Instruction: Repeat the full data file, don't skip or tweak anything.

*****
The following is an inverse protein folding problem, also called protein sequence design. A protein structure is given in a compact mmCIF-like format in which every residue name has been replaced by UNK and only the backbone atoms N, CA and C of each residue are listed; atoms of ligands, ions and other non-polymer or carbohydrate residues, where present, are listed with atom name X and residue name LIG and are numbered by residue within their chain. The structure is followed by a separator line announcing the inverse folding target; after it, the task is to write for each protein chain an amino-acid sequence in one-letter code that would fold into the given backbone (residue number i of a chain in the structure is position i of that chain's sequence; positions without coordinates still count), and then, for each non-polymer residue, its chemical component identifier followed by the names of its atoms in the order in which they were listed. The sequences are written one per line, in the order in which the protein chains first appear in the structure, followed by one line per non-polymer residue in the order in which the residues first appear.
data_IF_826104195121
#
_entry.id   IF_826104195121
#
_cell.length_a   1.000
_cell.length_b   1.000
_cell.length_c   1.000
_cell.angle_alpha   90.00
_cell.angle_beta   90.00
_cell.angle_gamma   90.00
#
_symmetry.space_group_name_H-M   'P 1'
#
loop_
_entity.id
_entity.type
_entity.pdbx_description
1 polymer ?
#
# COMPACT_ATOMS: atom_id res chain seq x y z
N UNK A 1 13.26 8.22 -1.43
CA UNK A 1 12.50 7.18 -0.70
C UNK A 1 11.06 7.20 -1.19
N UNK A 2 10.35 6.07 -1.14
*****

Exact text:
The following is an inverse protein folding problem, also called protein sequence design. A protein structure is given in a compact mmCIF-like format in which every residue name has been replaced by UNK and only the backbone atoms N, CA and C of each residue are listed; atoms of ligands, ions and other non-polymer or carbohydrate residues, where present, are listed with atom name X and residue name LIG and are numbered by residue within their chain. The structure is followed by a separator line announcing the inverse folding target; after it, the task is to write for each protein chain an amino-acid sequence in one-letter code that would fold into the given backbone (residue number i of a chain in the structure is position i of that chain's sequence; positions without coordinates still count), and then, for each non-polymer residue, its chemical component identifier followed by the names of its atoms in the order in which they were listed. The sequences are written one per line, in the order in which the protein chains first appear in the structure, followed by one line per non-polymer residue in the order in which the residues first appear.
data_IF_826104195121
#
_entry.id   IF_826104195121
#
_cell.length_a   1.000
_cell.length_b   1.000
_cell.length_c   1.000
_cell.angle_alpha   90.00
_cell.angle_beta   90.00
_cell.angle_gamma   90.00
#
_symmetry.space_group_name_H-M   'P 1'
#
loop_
_entity.id
_entity.type
_entity.pdbx_description
1 polymer ?
#
# COMPACT_ATOMS: atom_id res chain seq x y z
N UNK A 1 13.26 8.22 -1.43
CA UNK A 1 12.50 7.18 -0.70
C UNK A 1 11.06 7.20 -1.19
N UNK A 2 10.35 6.07 -1.14